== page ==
SAN DIEGO -- A collection of the lives touched by Kevin Towers assembled on a cloudless Sunday afternoon to celebrate the life of the former player, scout and general manager.
And what a collection it was.
Hundreds of current and former players, scouts, managers and front-office executives who worked with Towers gathered on the Petco Park infield and listened as stories and memories were shared by a variety of speakers over a two-hour-plus ceremony.
Towers, who spent 15 seasons as the Padres' general manager and five seasons as the general manager of the D-backs, died at the age of 56 on Jan. 30 after battling a rare form of thyroid cancer for over a year.
Giants manager Bruce Bochy, Rockies manager Bud Black, Yankees general manager Brian Cashman, Cubs president of baseball operations Theo Epstein, former Padres closer Trevor Hoffman and Reds president of baseball of operations Walt Jocketty made up a sampling of people who spoke at the ceremony.
All spoke in high regard of Towers' widow, Kelley, who helped put on the celebration of life.
"He didn't care if you were the president of the team or an intern, the star of the team or a 'clubbie,' if you were a national writer or some backup writer for the local paper, he would treat you like an equal," said Epstein, who worked under Towers -- known by K.T. in the baseball community -- in the Padres' front office before becoming general manager of the Red Sox.
Guest after guest took to the microphone to share countless stories of Towers' travels, from trade talks, to long nights at the Winter Meetings, to his ingratiating personality that made him one of the league's most-popular executives.
"This man did so much for me," said Bochy, who managed the Padres under Towers for 12 seasons. "He really did so much for my family."
Bochy was one of three managers to work under Towers while he was a general manager. The other two -- Black and Kirk Gibson -- addressed the crowd as well.
"I think the three of us can relate to the competitiveness Kevin had," Black said. "… The competitor is something I'll always remember."
Epstein wasn't the only executive who credited Towers for helping launch their career.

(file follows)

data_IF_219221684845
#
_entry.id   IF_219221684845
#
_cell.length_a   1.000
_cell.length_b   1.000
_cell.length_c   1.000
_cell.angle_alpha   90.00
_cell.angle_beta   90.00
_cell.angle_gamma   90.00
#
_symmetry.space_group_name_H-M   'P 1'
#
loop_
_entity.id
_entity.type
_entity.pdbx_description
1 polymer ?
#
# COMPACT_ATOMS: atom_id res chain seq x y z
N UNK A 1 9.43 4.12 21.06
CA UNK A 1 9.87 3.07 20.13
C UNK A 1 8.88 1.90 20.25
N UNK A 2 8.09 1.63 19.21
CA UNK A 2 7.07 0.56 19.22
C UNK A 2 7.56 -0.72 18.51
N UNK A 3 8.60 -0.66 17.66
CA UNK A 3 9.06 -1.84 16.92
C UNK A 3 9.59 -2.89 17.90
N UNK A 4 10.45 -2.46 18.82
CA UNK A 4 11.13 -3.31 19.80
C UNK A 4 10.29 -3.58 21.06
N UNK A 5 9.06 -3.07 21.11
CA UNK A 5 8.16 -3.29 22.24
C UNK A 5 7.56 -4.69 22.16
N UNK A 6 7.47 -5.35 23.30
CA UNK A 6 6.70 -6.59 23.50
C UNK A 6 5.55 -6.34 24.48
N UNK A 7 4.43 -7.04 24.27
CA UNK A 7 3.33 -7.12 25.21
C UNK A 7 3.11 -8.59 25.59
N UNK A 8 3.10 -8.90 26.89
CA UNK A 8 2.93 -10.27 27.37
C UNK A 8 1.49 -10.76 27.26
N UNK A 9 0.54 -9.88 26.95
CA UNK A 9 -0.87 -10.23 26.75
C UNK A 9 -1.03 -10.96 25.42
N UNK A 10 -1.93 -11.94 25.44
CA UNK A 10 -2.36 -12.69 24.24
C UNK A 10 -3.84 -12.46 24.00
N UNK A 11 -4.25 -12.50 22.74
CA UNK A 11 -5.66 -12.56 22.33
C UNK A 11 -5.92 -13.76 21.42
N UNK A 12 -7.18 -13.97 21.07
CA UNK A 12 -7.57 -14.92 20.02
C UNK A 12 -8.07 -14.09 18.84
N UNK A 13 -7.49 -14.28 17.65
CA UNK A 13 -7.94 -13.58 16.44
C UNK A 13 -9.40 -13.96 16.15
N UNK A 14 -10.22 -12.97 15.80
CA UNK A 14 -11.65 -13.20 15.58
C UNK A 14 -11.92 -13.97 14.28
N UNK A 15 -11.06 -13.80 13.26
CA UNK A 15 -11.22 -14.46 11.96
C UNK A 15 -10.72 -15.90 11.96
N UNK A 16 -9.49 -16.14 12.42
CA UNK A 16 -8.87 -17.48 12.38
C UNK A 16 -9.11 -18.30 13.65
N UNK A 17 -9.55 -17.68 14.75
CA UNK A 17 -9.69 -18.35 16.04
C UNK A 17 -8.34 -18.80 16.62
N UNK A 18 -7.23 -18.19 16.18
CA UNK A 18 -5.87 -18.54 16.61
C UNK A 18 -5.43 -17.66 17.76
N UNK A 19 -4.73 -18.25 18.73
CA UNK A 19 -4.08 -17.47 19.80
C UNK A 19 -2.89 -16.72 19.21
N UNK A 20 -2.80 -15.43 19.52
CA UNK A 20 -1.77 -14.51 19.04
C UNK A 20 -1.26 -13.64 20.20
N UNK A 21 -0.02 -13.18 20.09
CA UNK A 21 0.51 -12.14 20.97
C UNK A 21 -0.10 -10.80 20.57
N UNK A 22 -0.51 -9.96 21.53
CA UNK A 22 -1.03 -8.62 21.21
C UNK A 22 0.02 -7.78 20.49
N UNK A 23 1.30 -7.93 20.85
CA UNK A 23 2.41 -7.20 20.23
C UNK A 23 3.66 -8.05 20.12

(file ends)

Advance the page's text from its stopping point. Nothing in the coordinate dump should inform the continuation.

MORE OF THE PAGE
"He was like my college buddy, my sponsor," Cashman said. "He indoctrinated me to everybody that's here today."
Former Padres president Larry Lucchino hired Towers to become the Padres' general manager in 1995, and in '98 the team made its second-ever World Series appearance. That trip to the World Series has been credited as an instrumental facet in the eventual construction of Petco Park.
Towers helped guide his teams to five National League West titles -- four with the Padres and one with the D-backs.
"Hiring Kevin Towers at age 33 as general manager of the Padres proved to be on the best personnel decisions of my entire career," said Lucchino, also a former president and CEO of the Orioles and Red Sox.
Padres vice president and assistant general manager Fred Uhlman, Jr., along with player agent and one of Towers' closest friend, Barry Axelrod, also took the podium to speak. Padres chairman Ron Fowler and managing partner Peter Seidler provided welcoming remarks for the ceremony and Padres broadcasters and former players Mark Grant and Mark Sweeney emceed the event.
"I tried to think about his greatest baseball accomplishment: Maybe 1,000 Padres wins as a general manager, maybe crafting and putting together that 1998 team," Axelrod said. "But what I came up with is that I never, ever heard anybody say anything bad about Kevin Towers in 35 years of friendship."
Naturally, Hoffman closed out the event with his remarks. An assortment of people regarded as Towers' "Foxhole Guys" also spoke during the ceremony.
"He made people better around him," said former Padre and current Yankees third-base coach Phil Nevin, one of Towers' "Foxhole Guys". "… I'll miss everything about our relationship."
The plethora of guests filed into seats lined up between first and second base at Petco as songs from Towers' favorite musicians and groups, including The Beatles, Neil Young and the Grateful Dead, played over the stadium speakers.
The ceremony, which was open to the public, concluded with a choir performance from Eddie Baltrip and Fulfillment.